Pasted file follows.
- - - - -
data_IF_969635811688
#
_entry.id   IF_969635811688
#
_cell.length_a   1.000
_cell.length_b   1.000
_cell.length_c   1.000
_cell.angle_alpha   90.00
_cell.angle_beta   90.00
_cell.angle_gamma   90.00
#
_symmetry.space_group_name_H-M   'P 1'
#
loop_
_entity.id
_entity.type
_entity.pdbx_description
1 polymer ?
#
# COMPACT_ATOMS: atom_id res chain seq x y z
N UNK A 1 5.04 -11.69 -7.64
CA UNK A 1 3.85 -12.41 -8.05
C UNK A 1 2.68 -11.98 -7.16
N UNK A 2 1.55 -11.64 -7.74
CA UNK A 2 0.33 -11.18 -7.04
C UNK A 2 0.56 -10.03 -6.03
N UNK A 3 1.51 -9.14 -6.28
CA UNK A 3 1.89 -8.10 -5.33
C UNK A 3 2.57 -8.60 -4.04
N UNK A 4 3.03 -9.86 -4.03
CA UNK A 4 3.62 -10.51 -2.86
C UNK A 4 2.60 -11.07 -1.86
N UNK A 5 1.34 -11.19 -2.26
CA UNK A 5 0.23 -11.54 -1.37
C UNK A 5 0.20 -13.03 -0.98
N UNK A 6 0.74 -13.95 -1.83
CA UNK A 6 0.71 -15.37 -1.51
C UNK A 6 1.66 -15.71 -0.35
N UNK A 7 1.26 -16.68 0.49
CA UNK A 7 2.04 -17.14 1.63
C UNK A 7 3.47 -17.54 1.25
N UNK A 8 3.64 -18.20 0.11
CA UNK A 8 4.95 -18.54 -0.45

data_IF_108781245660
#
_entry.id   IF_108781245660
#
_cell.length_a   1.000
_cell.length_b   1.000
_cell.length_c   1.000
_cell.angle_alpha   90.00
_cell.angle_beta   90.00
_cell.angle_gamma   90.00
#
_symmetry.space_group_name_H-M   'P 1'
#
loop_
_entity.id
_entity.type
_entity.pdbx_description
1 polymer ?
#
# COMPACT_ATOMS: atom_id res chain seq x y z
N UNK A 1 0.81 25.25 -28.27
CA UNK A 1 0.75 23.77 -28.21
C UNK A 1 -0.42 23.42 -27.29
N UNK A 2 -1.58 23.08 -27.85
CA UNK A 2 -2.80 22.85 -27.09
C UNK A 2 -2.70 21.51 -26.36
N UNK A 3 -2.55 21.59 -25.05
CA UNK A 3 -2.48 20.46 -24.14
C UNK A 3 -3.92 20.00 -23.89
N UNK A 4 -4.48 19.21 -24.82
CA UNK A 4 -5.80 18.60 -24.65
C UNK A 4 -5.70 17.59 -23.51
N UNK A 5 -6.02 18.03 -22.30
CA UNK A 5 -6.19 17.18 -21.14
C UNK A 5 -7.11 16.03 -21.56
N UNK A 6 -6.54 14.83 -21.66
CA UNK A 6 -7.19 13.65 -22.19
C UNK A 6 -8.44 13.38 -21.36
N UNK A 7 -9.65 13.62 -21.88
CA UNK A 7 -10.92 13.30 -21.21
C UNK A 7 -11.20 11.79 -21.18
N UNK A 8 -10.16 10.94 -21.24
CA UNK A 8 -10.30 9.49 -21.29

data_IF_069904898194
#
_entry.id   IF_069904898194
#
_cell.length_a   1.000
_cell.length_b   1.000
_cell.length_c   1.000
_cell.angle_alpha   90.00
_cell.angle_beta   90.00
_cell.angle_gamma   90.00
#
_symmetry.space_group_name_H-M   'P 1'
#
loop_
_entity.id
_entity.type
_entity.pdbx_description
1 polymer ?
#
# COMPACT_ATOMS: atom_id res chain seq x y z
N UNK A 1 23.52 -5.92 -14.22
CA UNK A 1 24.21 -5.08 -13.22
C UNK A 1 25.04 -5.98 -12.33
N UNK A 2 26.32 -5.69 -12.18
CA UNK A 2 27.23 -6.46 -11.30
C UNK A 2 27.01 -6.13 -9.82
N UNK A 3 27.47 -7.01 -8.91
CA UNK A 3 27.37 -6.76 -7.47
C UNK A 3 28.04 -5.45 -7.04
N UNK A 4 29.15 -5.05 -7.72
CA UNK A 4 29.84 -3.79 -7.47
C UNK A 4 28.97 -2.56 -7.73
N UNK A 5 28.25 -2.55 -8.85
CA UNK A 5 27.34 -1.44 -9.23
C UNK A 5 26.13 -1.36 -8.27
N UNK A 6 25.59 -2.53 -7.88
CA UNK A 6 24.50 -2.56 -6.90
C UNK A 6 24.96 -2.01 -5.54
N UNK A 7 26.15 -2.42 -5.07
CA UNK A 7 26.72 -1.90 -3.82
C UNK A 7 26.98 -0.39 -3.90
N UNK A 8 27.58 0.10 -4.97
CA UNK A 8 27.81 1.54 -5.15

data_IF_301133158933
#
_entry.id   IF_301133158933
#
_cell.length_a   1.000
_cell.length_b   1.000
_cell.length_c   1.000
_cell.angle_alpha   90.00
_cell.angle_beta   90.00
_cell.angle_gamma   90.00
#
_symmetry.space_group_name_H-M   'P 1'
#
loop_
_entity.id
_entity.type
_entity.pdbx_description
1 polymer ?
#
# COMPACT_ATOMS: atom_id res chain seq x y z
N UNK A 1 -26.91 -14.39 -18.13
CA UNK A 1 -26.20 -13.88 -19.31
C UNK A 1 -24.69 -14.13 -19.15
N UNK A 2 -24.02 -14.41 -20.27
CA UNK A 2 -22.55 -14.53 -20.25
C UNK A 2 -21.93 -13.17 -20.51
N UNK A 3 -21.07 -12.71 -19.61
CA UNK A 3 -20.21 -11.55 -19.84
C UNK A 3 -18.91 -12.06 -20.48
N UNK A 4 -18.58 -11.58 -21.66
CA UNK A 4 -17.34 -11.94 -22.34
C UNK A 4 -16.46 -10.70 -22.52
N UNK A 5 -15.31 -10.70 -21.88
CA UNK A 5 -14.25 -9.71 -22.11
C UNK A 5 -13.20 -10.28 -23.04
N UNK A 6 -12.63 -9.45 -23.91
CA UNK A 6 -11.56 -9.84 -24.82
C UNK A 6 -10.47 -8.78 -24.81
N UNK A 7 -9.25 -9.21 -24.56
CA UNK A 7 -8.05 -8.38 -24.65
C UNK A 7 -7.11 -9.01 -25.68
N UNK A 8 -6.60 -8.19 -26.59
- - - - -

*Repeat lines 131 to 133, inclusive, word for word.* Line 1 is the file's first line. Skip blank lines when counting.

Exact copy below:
#
_entry.id   IF_301133158933
#